I have passed by this memorial, just off the northeast corner of Trafalgar Square and across the road from the National Portrait Gallery, many times without even noticing it much less pausing to see that it is in memory of Edith Louisa Cavell, a British civilian nurse in World War I, who was executed by a German firing squad for helping Allied soldiers escape from German-occupied Belgium.
In 1907 Cavell became the matron of the Berkendael Institute, a pioneering nurses’ training school in Brussels. During WWI when Germany occupied Belgium Cavell, in addition to nursing the wounded from both sides, sheltered around 200 British, French and Belgian soldiers in the Institute and then assisted them in their escape to neutral Holland. Whether or not Cavell (pictured below – UniversalImagesGroup/Getty Images) was also actively working for British Intelligence remains a subject of much debate.
In August 1915 she was arrested and subjected to trial by court-martial. Cavell was found guilty of treason for providing “reinforcements” to Germany’s enemies though not of spying. She confessed to helping troops escape but insisted she was acting out of purely humanitarian motives. Cavell was sentenced to death (probably in contravention of the German military code of occupation and of the first Geneva Convention) on 7 October 1915. The sentence was carried out on 12 October when she and Philippe Baucq, a co-accused Belgian, were executed by firing squad.
Cavell’s execution sparked outrage in Britain, well summed up by Arthur Conan Doyle who wrote, “Everybody must feel disgusted at the barbarous actions of the German soldiery in murdering this great and glorious specimen of womanhood.” Cavell was hailed as a martyr and in the eight weeks after her execution recruitment into the British army doubled.
Cavell was buried in a simple grave in Belgium (picture above credit – Tim Ockenden/PA) though after the war her remains were repatriated and reburied at Norwich Cathedral Close, after a state funeral at Westminster Abbey.
The Cornish grey granite and Carrara marble memorial, in two parts, was created, free of charge, by Sir George Frampton, probably better known as sculptor of the lions outside the British Museum. It was unveiled by Queen Alexandra on the 5th anniversary of Cavell’s execution in 1920 on this site where a statue of General Gordon stood, prior to its removal to Khartoum.
At the front of the memorial is a three metres high intricately carved marble statue of Cavell, in the nurse’s uniform which she wore at the time of her death.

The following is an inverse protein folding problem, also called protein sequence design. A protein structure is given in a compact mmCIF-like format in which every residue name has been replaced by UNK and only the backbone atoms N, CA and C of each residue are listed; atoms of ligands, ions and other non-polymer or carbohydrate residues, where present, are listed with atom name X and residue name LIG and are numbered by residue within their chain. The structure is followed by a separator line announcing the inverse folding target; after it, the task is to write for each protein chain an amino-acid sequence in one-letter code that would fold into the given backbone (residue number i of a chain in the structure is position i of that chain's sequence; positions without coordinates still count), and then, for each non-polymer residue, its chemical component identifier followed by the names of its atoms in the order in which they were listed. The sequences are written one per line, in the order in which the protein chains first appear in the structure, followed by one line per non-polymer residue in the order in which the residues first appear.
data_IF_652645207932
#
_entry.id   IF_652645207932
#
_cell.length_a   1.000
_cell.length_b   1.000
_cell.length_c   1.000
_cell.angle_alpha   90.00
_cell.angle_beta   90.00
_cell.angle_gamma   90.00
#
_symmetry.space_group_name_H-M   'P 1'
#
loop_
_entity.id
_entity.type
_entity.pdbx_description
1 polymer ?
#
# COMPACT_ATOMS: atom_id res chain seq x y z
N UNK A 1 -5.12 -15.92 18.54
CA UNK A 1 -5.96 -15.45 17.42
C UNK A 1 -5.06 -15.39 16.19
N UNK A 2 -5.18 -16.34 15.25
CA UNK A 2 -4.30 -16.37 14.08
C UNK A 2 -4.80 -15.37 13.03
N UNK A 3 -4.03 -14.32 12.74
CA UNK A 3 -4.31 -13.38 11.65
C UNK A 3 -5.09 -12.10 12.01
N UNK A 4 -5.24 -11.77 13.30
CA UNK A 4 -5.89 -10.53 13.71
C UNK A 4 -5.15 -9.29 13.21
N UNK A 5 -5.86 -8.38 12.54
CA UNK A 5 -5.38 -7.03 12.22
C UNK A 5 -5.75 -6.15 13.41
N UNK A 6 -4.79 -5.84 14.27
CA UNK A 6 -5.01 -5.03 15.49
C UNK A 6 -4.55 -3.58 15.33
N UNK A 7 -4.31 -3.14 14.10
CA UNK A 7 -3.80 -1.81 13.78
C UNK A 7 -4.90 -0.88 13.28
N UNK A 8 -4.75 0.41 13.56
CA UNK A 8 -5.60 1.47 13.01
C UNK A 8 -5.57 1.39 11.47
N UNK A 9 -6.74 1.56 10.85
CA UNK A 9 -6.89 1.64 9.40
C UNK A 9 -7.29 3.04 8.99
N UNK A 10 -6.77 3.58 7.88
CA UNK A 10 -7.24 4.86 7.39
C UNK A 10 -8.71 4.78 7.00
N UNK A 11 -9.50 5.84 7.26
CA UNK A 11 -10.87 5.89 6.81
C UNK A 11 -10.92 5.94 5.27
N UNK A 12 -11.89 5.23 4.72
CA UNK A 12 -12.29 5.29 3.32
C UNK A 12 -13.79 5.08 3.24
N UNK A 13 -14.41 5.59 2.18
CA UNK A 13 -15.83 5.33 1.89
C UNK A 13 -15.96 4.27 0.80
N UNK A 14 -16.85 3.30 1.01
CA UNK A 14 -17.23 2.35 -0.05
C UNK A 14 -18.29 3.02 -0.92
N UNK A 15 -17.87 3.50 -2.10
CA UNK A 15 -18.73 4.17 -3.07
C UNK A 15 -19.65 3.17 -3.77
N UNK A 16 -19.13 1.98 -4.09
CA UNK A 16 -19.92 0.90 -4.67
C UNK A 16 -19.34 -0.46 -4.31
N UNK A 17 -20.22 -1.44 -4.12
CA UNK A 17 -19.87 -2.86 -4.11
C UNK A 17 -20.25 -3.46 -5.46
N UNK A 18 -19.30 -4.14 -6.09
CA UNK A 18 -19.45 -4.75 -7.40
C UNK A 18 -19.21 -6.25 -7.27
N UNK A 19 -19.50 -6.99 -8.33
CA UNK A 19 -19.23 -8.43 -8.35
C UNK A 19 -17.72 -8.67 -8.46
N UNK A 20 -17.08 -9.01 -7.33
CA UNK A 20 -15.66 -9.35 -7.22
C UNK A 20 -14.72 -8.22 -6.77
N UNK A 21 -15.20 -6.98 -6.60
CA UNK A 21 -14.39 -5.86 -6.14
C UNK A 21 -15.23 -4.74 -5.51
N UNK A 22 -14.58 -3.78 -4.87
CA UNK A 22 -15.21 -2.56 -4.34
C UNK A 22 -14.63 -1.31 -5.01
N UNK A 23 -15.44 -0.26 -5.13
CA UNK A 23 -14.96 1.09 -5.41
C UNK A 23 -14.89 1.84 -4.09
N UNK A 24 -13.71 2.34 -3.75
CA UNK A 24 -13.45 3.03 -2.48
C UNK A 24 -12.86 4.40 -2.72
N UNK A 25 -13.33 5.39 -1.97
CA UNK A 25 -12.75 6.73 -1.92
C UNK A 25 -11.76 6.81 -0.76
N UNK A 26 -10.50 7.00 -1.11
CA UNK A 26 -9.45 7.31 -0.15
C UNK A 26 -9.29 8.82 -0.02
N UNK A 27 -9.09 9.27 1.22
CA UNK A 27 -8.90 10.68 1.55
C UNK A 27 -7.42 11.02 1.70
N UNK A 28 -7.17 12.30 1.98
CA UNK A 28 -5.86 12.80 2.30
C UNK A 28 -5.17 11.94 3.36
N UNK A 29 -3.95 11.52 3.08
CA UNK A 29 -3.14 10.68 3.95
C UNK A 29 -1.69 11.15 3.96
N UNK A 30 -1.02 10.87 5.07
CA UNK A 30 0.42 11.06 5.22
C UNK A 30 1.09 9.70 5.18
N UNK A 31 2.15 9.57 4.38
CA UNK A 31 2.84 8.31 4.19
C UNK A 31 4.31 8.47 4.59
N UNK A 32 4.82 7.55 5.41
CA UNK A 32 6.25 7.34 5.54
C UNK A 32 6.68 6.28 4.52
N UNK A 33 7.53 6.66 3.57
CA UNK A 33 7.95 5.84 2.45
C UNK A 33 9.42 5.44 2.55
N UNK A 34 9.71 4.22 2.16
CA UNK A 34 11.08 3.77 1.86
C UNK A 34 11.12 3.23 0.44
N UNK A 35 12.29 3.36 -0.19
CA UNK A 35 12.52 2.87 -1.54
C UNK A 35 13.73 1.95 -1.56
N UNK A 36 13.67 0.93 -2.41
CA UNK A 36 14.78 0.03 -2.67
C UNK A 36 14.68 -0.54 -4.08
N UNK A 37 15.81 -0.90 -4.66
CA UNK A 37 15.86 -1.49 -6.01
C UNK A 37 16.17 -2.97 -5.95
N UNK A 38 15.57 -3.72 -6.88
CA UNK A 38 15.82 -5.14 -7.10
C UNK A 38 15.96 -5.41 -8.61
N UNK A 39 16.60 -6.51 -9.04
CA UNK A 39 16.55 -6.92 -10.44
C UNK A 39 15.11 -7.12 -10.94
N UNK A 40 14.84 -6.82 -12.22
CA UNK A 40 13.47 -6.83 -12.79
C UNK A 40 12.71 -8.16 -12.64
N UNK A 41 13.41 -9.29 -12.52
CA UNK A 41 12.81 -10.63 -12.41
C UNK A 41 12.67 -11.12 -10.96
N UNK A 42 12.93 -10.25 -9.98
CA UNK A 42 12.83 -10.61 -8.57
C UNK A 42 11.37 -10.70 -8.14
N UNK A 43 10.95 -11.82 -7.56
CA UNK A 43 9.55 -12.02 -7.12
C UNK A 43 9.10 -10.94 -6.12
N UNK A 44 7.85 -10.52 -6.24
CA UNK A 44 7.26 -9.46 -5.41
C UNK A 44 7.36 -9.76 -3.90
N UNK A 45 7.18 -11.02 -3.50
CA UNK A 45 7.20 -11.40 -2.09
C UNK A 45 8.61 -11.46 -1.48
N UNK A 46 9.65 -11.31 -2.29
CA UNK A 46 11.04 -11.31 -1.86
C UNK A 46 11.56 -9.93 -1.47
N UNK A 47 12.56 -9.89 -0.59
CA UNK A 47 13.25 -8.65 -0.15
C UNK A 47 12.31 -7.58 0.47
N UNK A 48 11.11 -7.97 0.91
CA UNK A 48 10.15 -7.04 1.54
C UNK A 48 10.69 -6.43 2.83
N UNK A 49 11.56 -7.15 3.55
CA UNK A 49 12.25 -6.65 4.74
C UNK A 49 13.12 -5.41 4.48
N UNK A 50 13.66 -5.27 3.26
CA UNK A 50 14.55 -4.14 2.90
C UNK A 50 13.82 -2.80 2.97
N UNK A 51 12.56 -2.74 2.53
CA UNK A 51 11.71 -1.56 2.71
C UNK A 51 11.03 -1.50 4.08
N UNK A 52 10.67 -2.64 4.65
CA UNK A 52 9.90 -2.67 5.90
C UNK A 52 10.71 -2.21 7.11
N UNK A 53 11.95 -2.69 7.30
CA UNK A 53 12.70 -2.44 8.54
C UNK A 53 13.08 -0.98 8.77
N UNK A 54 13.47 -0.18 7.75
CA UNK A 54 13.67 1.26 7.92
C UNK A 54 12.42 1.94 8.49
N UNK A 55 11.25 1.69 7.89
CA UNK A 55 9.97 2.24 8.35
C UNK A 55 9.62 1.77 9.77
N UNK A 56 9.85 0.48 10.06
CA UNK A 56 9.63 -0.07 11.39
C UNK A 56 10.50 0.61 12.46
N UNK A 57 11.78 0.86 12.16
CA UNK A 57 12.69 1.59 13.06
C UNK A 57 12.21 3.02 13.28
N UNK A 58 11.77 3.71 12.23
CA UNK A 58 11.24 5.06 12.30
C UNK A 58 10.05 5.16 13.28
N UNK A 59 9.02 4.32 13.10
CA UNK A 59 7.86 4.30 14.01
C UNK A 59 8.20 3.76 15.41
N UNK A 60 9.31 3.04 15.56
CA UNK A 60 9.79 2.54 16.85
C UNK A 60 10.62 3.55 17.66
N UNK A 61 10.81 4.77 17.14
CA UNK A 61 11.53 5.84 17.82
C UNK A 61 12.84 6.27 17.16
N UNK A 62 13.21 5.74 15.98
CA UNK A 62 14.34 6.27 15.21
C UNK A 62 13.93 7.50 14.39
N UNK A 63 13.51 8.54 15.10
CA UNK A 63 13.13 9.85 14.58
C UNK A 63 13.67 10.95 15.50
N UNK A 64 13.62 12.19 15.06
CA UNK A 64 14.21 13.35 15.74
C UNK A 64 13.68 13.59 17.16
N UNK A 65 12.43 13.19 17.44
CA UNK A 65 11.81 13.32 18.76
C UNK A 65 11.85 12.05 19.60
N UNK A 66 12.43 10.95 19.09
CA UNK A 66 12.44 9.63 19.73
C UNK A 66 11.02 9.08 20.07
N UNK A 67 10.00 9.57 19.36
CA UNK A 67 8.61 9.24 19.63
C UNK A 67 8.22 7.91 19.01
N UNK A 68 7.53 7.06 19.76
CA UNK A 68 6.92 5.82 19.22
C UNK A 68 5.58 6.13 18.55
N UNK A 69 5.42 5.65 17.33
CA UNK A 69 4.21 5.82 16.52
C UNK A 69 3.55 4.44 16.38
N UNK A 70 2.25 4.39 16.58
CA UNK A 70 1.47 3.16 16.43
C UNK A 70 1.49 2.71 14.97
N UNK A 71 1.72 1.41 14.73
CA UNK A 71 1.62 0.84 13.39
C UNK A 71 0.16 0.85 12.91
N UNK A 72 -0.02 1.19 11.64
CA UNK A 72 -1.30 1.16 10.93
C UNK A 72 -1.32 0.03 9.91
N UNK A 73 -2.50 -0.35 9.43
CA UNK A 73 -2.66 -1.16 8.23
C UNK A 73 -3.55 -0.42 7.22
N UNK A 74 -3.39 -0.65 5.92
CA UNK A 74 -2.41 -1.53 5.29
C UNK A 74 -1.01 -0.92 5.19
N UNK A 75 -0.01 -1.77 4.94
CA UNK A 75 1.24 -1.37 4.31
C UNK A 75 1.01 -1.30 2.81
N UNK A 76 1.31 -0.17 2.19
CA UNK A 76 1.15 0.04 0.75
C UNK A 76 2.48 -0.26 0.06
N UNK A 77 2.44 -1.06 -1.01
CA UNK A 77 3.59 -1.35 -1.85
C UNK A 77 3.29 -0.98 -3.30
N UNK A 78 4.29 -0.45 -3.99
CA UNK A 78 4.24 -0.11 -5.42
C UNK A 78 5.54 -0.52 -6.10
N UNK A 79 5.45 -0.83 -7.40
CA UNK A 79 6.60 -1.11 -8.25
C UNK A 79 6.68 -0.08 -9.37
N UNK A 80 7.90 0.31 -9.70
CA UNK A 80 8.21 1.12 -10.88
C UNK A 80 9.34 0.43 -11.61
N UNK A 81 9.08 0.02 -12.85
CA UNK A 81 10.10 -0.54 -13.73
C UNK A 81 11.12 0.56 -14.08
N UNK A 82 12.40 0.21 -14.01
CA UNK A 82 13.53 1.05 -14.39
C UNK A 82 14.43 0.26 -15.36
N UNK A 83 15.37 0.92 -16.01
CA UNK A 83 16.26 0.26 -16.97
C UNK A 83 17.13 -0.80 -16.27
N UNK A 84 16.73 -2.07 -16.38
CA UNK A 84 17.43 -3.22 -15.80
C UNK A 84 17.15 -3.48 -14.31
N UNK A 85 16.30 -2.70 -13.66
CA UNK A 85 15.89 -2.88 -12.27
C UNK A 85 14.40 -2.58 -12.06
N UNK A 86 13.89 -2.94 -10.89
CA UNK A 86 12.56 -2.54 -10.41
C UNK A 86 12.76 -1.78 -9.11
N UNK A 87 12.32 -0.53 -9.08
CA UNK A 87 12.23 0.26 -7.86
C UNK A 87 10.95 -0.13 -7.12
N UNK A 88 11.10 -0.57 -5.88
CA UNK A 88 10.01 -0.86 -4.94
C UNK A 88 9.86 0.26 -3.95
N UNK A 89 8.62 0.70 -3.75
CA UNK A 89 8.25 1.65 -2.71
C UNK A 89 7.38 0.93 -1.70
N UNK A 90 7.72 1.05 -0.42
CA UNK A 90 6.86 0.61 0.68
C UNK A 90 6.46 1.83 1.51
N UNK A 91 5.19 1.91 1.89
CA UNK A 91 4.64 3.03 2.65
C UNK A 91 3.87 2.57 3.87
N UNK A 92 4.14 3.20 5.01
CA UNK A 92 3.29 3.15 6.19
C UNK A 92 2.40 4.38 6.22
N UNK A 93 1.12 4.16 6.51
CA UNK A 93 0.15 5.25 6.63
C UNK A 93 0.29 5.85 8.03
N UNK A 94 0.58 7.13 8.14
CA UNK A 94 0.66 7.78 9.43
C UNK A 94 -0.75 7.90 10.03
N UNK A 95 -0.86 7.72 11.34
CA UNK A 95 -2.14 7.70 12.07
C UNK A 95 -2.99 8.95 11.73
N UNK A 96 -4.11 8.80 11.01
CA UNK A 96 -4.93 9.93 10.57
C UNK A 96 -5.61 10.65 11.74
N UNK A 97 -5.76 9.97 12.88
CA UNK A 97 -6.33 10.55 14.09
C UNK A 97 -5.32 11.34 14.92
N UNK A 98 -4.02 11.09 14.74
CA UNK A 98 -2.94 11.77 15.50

This part of the memorial is backed by a 10 metres high more crudely carved column of granite topped off with a cross and an art deco/ brutalist style woman and child. For me the two parts do not work well together and the backdrop, as it were, overshadows and draws my attention from what should be the primary focus of the memorial.
That said, the two parts are drawn together by a number of symbolic inclusions on the granite column. The women and child, perhaps the Virgin Mary and Jesus, represent Humanity, more specifically the allies’ role in protecting Belgium and other small nations during WWI. On the rear of the column is a bas-relief British Lion (pictured below) representing Fortitude and speaking of Cavell’s strength as it tramples a serpent – the symbol of Envy, Malice, Spite and Treachery.
The words “Patriotism is not enough. I must have no hatred or bitterness for anyone” were added to the plinth on which Cavell stands in 1924. On the eve of her execution Cavell is reported to have uttered these words of forgiveness to Stirling Gahan, the Anglican chaplain who visited her that evening. While these are the words sent by Gahan to London, via the American Legation in Brussels, his notes record Cavell saying: “Patriotism is not enough. It is not enough to love one’s own people, one must love all men and hate none …” In sending an abbreviated and watered down version of the words Gahan presumably suspected that the actual words used would have been too pacifist for the British Government to accept. Perhaps the authorities dislike even for the abbreviated words explains why even they did not appear on the memorial until 1924.
Notwithstanding Cavell’s courageous and heart touching story I cannot warm to this memorial from an aesthetic or artistic perspective. However, what does make the memorial special is that it commemorates one of the most famous civilian casualties of World War I and is a rare and very early war memorial to an individual woman.
Location: Off the northeast corner of Trafalgar Square and across the road from the National Portrait Gallery.